Tuesday, December 02, 2008

The Soul of Bilingual Music

I haven't published in a while .... life kind of took over .... but I was moved to come back to my blog when a friend suggested I translate a beautiful Neapolitan love song into English.

It reminded me of an article I wrote several years ago, originally for publication in Cuerpo magazine -- which then went out of business. Then it was going to be picked up somewhere else ... and that magazine never even made it to the first issue. At any rate, the article never got published, but it's still one of the favorite pieces I've ever written.

So I'm sharing it here, in response to my friend. This is why I could never translate that beautiful song into English; it would lose its soul.

The Soul of Bilingual Music

© 2007 Ruth Kunstadter

Fresh from jury duty, and still wearing the “good clothes” she had put on for the occasion after channeling her Mexican-Nicaraguan mother’s voice (“Si te vas a la corte y te vas a presentar ante el juez...”), bilingual/bicultural singer-songwriter Michele Greene takes a few minutes to explore how her Latina and her Anglo sides express themselves differently in her music. With the release of “Luna Roja,” her second bilingual CD, Michele adds to the growing trend on the national scene toward music that moves seamlessly between English and Spanish – a sofrito of language and cultures that most Latino families in the United States live every day, and that is carving its own path onto radio stations across the country.

Like most people who are bilingual and bicultural, Michele has experienced the sense of being a different person in one language than in another. She speaks both Spanish and English fluently, but she knows that language is about more than just words; it affects everything about the way we connect to the world around us. We can have a different personality, a different body language, a different view of the world. We can have a different spirituality and even a different soul.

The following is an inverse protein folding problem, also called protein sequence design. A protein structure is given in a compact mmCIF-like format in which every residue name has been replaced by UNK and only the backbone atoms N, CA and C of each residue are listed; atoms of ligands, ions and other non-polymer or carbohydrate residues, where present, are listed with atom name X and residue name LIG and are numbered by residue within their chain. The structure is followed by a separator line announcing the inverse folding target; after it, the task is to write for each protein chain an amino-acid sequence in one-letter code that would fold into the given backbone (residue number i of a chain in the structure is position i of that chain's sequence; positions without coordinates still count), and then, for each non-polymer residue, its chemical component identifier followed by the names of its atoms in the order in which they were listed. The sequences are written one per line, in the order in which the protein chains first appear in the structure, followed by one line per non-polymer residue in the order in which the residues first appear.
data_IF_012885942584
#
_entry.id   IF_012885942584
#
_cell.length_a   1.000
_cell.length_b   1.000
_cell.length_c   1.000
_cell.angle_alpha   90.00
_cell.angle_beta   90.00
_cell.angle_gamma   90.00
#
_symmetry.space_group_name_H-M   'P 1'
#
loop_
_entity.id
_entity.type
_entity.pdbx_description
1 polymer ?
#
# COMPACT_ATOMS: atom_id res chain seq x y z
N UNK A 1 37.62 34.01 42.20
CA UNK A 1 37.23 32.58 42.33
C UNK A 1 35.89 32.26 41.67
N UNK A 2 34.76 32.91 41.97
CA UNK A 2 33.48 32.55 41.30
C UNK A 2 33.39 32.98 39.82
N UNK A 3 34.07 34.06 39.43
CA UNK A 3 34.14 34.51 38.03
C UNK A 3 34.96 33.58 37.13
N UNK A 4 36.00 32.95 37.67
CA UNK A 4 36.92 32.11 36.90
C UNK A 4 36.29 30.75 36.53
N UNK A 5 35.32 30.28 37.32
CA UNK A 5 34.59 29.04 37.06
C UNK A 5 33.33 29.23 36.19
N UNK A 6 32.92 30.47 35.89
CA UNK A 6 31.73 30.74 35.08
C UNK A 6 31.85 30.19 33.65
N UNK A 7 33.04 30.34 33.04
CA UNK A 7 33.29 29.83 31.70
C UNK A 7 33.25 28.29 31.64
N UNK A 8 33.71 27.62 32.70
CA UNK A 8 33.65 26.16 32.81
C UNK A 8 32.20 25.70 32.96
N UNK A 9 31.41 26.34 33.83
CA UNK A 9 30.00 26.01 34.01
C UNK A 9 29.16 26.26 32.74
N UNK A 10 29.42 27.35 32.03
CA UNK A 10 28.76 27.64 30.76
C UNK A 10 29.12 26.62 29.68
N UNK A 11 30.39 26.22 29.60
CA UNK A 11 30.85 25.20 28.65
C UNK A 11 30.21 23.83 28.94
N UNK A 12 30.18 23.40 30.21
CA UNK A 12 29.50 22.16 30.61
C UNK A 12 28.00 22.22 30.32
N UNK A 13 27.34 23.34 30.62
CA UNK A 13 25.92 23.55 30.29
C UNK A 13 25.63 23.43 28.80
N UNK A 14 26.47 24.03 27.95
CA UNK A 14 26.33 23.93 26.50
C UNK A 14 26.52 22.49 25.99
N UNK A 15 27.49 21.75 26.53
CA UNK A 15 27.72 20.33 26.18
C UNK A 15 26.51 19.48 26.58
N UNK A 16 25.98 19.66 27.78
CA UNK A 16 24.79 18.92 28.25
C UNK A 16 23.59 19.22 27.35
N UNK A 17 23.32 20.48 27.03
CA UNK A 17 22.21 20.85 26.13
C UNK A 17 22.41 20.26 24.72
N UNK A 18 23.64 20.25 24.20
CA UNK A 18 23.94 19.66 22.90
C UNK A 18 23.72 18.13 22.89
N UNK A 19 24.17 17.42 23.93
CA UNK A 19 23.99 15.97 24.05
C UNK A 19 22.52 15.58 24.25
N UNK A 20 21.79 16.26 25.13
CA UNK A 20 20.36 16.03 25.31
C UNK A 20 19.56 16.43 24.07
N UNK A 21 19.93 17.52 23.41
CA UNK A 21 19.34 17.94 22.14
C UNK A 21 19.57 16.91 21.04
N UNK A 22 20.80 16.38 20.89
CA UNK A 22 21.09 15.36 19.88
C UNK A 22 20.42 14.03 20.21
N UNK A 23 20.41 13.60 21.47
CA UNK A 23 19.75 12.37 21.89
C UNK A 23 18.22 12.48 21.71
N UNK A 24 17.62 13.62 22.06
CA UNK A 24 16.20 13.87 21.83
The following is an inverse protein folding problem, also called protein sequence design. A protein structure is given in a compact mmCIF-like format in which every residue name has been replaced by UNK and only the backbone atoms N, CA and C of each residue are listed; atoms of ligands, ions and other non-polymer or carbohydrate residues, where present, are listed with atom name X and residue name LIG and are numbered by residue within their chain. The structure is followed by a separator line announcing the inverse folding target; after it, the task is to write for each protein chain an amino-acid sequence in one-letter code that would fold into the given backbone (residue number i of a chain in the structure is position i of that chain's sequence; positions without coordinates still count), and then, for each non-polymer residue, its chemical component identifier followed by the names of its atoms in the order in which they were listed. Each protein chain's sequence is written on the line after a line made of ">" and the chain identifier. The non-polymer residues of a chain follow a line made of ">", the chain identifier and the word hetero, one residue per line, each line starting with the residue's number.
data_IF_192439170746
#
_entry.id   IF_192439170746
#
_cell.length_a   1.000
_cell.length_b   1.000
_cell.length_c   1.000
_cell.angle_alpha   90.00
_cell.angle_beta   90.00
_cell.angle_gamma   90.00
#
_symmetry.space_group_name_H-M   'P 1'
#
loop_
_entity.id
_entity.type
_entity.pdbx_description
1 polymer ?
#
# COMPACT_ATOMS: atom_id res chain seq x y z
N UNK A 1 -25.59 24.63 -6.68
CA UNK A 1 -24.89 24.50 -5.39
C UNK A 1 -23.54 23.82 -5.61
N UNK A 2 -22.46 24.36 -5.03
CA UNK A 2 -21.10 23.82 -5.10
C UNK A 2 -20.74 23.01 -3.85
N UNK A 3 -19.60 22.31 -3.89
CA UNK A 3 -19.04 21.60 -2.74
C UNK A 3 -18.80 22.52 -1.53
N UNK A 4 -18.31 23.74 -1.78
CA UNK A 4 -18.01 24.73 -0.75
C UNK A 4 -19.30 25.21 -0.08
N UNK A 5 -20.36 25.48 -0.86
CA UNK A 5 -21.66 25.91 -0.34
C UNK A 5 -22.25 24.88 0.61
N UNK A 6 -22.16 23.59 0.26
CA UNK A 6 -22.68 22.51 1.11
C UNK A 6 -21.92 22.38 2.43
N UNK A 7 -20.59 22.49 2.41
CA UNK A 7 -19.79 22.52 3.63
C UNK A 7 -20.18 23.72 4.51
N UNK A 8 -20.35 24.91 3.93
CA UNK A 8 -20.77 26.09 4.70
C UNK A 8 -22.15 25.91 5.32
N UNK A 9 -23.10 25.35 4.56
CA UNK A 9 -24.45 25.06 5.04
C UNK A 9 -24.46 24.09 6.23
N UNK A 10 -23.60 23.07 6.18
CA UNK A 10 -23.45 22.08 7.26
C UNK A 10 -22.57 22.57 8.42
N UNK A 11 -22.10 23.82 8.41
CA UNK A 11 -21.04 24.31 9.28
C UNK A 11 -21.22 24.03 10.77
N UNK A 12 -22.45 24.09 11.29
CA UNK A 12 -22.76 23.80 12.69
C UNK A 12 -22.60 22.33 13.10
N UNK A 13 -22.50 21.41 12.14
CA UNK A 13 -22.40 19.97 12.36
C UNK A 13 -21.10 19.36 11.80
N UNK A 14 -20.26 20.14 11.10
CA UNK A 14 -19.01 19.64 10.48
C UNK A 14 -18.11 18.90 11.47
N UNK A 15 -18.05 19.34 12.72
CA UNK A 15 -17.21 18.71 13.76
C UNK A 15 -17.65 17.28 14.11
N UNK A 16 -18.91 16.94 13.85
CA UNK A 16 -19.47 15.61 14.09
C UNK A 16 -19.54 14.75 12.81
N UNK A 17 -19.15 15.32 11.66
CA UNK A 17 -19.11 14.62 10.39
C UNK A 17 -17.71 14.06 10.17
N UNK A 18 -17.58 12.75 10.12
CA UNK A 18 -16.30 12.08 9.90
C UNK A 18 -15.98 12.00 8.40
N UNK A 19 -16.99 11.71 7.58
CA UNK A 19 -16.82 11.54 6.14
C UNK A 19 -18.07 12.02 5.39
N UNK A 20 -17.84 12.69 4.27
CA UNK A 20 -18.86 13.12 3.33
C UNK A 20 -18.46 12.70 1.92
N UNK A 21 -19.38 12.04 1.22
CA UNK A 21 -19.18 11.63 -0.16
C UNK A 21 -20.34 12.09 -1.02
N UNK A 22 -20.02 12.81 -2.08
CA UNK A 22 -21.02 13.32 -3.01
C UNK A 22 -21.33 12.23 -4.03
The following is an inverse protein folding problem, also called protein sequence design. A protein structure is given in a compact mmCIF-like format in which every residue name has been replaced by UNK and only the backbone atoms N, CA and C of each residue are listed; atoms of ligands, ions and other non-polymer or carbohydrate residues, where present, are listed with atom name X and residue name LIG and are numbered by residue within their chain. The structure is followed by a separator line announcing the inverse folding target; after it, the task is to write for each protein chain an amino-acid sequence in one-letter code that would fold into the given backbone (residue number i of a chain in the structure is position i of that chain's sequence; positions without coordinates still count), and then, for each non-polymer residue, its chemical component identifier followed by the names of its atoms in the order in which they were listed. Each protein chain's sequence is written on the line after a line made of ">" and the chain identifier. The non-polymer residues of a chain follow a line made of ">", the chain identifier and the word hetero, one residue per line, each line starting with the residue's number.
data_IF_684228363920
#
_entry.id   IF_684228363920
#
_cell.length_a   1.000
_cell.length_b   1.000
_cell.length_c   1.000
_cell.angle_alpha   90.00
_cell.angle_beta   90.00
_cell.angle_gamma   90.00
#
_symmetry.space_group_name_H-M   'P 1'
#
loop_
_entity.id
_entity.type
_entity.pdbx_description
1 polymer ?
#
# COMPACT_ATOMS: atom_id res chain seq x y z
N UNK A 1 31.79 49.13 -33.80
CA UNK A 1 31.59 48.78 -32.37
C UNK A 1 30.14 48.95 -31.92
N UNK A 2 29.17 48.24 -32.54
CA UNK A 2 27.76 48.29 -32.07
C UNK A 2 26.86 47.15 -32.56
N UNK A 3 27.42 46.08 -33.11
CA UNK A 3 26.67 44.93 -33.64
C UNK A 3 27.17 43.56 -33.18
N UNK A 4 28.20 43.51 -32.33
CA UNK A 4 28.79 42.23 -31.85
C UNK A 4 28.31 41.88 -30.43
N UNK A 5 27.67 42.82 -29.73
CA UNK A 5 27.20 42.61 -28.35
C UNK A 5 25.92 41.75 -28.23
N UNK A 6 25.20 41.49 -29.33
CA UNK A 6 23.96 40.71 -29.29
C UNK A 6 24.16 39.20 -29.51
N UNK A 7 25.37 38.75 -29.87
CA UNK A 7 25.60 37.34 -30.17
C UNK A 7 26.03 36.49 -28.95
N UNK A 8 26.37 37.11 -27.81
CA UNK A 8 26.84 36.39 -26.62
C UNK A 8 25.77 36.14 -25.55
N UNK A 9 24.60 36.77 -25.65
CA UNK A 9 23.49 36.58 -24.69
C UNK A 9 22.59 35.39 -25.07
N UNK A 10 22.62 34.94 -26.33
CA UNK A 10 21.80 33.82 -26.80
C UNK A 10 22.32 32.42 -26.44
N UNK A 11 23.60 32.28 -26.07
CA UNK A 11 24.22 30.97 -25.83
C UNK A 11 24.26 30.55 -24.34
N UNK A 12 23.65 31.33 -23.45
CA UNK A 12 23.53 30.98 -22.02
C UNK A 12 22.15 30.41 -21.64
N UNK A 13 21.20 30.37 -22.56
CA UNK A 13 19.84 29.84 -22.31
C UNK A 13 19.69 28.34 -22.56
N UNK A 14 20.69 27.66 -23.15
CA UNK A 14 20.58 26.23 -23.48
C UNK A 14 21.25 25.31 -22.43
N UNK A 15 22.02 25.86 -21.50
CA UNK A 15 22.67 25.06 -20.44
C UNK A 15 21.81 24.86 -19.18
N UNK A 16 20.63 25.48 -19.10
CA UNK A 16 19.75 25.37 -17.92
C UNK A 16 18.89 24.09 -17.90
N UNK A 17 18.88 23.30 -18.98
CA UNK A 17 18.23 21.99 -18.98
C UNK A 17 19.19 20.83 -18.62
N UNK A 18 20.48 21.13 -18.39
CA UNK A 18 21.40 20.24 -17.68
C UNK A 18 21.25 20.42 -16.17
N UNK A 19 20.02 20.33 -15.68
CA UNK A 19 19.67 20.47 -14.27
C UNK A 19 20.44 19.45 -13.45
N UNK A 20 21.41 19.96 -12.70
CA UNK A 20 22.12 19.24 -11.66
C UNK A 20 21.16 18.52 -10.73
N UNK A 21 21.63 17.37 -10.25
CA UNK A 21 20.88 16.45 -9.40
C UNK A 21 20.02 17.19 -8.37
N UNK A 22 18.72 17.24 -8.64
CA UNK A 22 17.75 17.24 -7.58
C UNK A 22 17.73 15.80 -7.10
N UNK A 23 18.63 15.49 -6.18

Think about it – what language does your soul speak? English? Spanish? Both? Or perhaps something else entirely? Who are you in each language? What does your soul want to express – is it different depending on the language? Many bilingual musicians experience this duality of soul and take it one step further, expressing both sides in their music.

Every song has a soul

Songwriting is ultimately a storytelling process, and for the story to ring true – whether or not one has lived it – the artist must speak from the soul. The bilingual songwriter has two souls to choose from. And often, the music will be very different in each.

Just as each language has its own soul, every song has a soul unique to the language in which it is written. It’s easy to test this out: try singing “Bésame mucho” to yourself in English. Not only is the smoldering sensuality of the song completely lost – it sounds like something out of a bad movie. What about “Nosotros?” How can the one-syllable “We” ever fit that melody and inspire the same sentiment as that classic bolero?

“Certain songs can only be written in Spanish,” agrees Michele Greene. “Spanish has a poetry and a musicality to it that English doesn’t have. It flows rhythmically.” Michele speaks from experience. After her Oklahoma-born father passed away when she was very young, Michele was raised by her Mexican-Nicaraguan mother and her mother’s side of the family. Her mother was a singer in a trio, and Michele grew up listening to Trio Los Panchos, Agustin Lara, and other classic artists from the golden age of boleros.

Michele considers how the duality of her bilingual soul is reflected in her music. “My voice as a writer is more emotional in Spanish,” she says. “In English, it’s more removed and more ironic; it has more of an analytical edge.” In essence, Michele writes from the heart in Spanish, and from the mind in English.

“There are some songs that you can do in both languages,” notes Michele. But they are few and far between. And that is why the typical “crossover” that record industries have tried for years – releasing the same album in both English and Spanish – often falls flat. “You can’t just turn a switch and change the song from Spanish to English,” she says. In doing so, the song can lose its soul.

In English and Spanish lyrics, not only is the language itself different, but so are the parameters of what is considered culturally appropriate to express. Songs in Spanish – just like daily conversations in Spanish – are much more likely to delve deep into topics such as desire, passion, longing, and pain. Michele Greene agrees: “Spanish has a depth of sentiment that just doesn’t come across in English.”

As someone from a mixed Latino/Anglo heritage, and a traveler who has experienced many cultures as well, Michele is careful to point out that Latinos are not the only ones with feelings and sentiments: “It’s not that the emotions are different from one language to another, but how you access it and express it that’s different. You have more freedom in Spanish.”